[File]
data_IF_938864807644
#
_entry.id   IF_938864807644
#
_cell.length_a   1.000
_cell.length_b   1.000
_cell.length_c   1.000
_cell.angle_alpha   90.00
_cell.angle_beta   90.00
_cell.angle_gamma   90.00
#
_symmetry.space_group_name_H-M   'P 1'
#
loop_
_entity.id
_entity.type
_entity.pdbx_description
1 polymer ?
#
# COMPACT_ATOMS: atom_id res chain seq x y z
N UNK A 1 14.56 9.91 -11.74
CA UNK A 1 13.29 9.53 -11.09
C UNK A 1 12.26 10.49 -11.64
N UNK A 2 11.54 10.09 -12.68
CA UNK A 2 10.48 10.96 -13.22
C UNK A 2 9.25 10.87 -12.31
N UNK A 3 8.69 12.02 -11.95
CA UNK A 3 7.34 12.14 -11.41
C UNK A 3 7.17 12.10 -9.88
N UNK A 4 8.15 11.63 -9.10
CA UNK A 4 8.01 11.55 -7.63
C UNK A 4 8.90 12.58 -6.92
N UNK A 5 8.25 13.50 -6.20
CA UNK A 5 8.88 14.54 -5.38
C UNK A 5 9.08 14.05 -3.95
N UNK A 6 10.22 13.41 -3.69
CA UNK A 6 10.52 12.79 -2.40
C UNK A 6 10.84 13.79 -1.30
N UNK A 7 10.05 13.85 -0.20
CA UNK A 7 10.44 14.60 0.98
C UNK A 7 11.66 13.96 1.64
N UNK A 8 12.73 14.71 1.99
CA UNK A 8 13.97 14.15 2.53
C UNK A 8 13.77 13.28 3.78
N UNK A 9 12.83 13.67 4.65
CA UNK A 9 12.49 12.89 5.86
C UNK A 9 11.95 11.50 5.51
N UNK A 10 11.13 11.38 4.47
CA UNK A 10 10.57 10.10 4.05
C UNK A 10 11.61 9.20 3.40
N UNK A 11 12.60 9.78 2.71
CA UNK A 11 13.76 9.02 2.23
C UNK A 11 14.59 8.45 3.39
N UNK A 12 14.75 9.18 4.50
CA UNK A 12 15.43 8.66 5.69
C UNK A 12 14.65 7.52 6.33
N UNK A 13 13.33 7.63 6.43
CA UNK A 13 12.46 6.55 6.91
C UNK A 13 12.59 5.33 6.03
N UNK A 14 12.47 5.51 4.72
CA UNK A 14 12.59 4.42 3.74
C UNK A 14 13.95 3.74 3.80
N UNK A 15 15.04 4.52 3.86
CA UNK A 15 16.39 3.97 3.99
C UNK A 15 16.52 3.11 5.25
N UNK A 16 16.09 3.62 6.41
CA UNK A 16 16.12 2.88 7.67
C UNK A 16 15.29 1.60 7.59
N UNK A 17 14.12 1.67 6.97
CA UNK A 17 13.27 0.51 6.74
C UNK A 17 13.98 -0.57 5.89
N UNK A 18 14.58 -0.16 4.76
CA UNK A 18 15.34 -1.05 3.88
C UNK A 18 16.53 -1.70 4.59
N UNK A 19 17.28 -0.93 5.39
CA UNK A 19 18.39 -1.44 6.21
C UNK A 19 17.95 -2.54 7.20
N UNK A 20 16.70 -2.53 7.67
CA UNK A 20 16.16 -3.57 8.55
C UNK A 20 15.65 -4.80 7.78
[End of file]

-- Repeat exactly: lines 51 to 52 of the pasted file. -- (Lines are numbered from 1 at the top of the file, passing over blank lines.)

N UNK A 11 12.60 9.78 2.71
CA UNK A 11 13.76 9.02 2.23